Jody Marshall has a distinct facility for drawing together a variety of musical threads into a rich and engaging weave. Cottage in the Glen was my introduction to her music, and I enjoyed it thoroughly. One hallmark of this collection … Continue reading

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Danish String Quartet’s Last Leaf

Last Leaf is the Danish String Quartet’s second foray into “traditional” music. Their previous album in this vein, Wood Works, focused on music of the Faroe Islands and various small Nordic towns and villages. Last Leaf, although still focusing on … Continue reading

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Robin & Linda Williams’ Visions Of Love

(This review was written by Judith Gennett for a prior incarnation of GMR.) Visions Of Love is, by my count, the sixteenth album by American music harmonists Robin and Linda Williams. It is produced by Garrison Keillor and, unlike most … Continue reading

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Odetta At The Gate of Horn

Albert Grossman, who among other things managed Bob Gibson and a number of other prominent folk artists, opened The Gate of Horn in Chicago in 1956. It became quite arguably the performance venue for the burgeoning folk music scene in … Continue reading

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Wûtas’ Eponymous Debut Album

“Wûtas” (pronounced “wuotas”) is an Alemannic word denoting the Wild Hunt. (Alemannic is either a group of discrete languages or a group of dialects, depending on which school of linguistics is your favorite, spoken mainly in southern Germany, Austria, parts … Continue reading

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Iona’s A Celebration of Twenty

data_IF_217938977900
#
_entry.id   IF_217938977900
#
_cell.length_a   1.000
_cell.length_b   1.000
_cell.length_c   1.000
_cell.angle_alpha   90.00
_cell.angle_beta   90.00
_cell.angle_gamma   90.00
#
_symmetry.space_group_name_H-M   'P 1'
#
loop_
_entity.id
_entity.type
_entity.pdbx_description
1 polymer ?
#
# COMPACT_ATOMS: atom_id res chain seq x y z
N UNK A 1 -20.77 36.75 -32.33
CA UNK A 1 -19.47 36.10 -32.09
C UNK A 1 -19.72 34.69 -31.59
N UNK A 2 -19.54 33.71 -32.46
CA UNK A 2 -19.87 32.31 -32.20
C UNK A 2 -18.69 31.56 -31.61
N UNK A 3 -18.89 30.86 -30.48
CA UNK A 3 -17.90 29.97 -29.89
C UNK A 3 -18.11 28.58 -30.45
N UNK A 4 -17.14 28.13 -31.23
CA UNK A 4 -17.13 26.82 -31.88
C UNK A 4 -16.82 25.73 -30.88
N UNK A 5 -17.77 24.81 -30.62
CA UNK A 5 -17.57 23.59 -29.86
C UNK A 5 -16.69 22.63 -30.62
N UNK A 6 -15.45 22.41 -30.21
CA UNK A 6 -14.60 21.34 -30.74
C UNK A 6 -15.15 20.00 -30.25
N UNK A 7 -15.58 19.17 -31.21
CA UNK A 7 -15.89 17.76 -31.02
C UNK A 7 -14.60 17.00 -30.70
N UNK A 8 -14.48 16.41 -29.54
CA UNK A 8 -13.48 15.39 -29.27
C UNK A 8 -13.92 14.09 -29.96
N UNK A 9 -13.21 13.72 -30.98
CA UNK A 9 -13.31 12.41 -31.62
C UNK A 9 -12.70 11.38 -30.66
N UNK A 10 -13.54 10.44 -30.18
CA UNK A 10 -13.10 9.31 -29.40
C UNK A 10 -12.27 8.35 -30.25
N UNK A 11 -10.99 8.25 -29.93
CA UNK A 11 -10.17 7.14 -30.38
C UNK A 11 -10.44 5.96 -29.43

The phrase “world music” has come to be associated in my mind with a certain sound, which can basically be summed up as too much soprano sax and too many cutesy penny whistles. (I admit, I can be something of … Continue reading

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Boban Marković Orkestar’s Boban i Marko

There seems to be, in the Gypsy tradition of Serbian music, an affinity for Western jazz. This does not mean that the music performed by the Boban Marković Orkestar is jazz, but simply that jazz wanders in and feels very … Continue reading

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Fylgja’s Strå

“Fylgja” in Scandinavian folklore is a guardian spirit that appears in dreams, often seen as female. Fylgja in contemporary music is a group composed of three Danes and two Swedes, with strong roots in traditional Scandinavian music and a tendency … Continue reading

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Mozaik’s Changing Trains

What I’m noticing in my journey through “traditional” music is, first of all, tradition is what you make of it (in other words, anyone who works with traditional music is negotiating with the past), and second, there are lots of … Continue reading

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Saz’iso’s At Least Wave Your Handkerchief At Me

This is a momentous collection of folk music. Not least because it’s the first project produced by the renowned Joe Boyd in 17 years (and also apparently resulted in his getting married to one of the participants). This album of … Continue reading

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A Consumer´s Guide to Fairport Convention

Preliminary Note: This guide deals only with the official studio and live albums released by Fairport Convention. No samplers, collections or unofficial live albums are mentioned. The albums are graded as follows: (****) = A classic. Should be in everyone´s … Continue reading

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Bert Jansch’s Living in the Shadows (Part 1)

Bert Jansch, who died in 2011, was quite a prolific musician for quite a long time. I was a rather casual fan of his — well, actually I was an intense fan of one of his albums, and a casual … Continue reading

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Québéc’s second annual FestiTrad, April 7-9

Some of Québéc’s top roots musicians will be performing at the second annual FestiTrad. This new French-Canadian traditional festival will be held April 7-9 in the beautifully rustic St. Gabriel, a small lakeside town nestled deep in the Lanaudière valley, … Continue reading